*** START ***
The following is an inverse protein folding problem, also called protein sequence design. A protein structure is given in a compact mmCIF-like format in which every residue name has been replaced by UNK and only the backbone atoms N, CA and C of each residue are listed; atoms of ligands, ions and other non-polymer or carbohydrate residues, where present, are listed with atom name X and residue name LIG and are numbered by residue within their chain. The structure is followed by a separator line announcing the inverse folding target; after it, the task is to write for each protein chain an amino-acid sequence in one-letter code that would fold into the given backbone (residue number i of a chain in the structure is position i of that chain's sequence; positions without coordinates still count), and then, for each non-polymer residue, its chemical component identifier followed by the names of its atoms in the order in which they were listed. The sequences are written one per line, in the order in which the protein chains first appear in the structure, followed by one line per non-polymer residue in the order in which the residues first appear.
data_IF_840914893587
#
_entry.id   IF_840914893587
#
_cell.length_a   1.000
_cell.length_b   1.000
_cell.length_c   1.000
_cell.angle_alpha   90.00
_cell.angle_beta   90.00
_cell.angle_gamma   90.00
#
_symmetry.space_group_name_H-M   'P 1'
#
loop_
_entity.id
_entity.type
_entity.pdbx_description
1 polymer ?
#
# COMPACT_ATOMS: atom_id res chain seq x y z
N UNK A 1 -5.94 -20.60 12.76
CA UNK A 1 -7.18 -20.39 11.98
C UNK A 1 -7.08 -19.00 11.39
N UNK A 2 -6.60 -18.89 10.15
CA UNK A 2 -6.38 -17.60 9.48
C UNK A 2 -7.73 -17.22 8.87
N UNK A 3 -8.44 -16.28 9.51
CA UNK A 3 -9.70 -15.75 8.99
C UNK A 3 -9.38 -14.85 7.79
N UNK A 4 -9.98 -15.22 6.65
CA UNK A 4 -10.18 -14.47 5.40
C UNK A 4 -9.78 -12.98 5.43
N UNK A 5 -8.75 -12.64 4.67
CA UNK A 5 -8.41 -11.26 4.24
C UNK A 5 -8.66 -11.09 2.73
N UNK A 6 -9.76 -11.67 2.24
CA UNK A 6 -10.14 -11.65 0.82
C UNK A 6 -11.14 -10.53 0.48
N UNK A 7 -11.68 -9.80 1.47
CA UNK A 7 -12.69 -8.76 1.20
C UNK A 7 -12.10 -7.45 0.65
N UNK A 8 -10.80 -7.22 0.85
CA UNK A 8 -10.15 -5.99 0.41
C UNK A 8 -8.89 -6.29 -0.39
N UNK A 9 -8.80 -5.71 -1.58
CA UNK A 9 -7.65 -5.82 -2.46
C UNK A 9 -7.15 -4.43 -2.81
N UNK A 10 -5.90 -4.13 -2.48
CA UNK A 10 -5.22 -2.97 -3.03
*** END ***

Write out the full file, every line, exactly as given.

The following is an inverse protein folding problem, also called protein sequence design. A protein structure is given in a compact mmCIF-like format in which every residue name has been replaced by UNK and only the backbone atoms N, CA and C of each residue are listed; atoms of ligands, ions and other non-polymer or carbohydrate residues, where present, are listed with atom name X and residue name LIG and are numbered by residue within their chain. The structure is followed by a separator line announcing the inverse folding target; after it, the task is to write for each protein chain an amino-acid sequence in one-letter code that would fold into the given backbone (residue number i of a chain in the structure is position i of that chain's sequence; positions without coordinates still count), and then, for each non-polymer residue, its chemical component identifier followed by the names of its atoms in the order in which they were listed. The sequences are written one per line, in the order in which the protein chains first appear in the structure, followed by one line per non-polymer residue in the order in which the residues first appear.
data_IF_840914893587
#
_entry.id   IF_840914893587
#
_cell.length_a   1.000
_cell.length_b   1.000
_cell.length_c   1.000
_cell.angle_alpha   90.00
_cell.angle_beta   90.00
_cell.angle_gamma   90.00
#
_symmetry.space_group_name_H-M   'P 1'
#
loop_
_entity.id
_entity.type
_entity.pdbx_description
1 polymer ?
#
# COMPACT_ATOMS: atom_id res chain seq x y z
N UNK A 1 -5.94 -20.60 12.76
CA UNK A 1 -7.18 -20.39 11.98
C UNK A 1 -7.08 -19.00 11.39
N UNK A 2 -6.60 -18.89 10.15
CA UNK A 2 -6.38 -17.60 9.48
C UNK A 2 -7.73 -17.22 8.87
N UNK A 3 -8.44 -16.28 9.51
CA UNK A 3 -9.70 -15.75 8.99
C UNK A 3 -9.38 -14.85 7.79
N UNK A 4 -9.98 -15.22 6.65
CA UNK A 4 -10.18 -14.47 5.40
C UNK A 4 -9.78 -12.98 5.43
N UNK A 5 -8.75 -12.64 4.67
CA UNK A 5 -8.41 -11.26 4.24
C UNK A 5 -8.66 -11.09 2.73
N UNK A 6 -9.76 -11.67 2.24
CA UNK A 6 -10.14 -11.65 0.82
C UNK A 6 -11.14 -10.53 0.48
N UNK A 7 -11.68 -9.80 1.47
CA UNK A 7 -12.69 -8.76 1.20
C UNK A 7 -12.10 -7.45 0.65
N UNK A 8 -10.80 -7.22 0.85
CA UNK A 8 -10.15 -5.99 0.41
C UNK A 8 -8.89 -6.29 -0.39
N UNK A 9 -8.80 -5.71 -1.58
CA UNK A 9 -7.65 -5.82 -2.46
C UNK A 9 -7.15 -4.43 -2.81
N UNK A 10 -5.90 -4.13 -2.48
CA UNK A 10 -5.22 -2.97 -3.03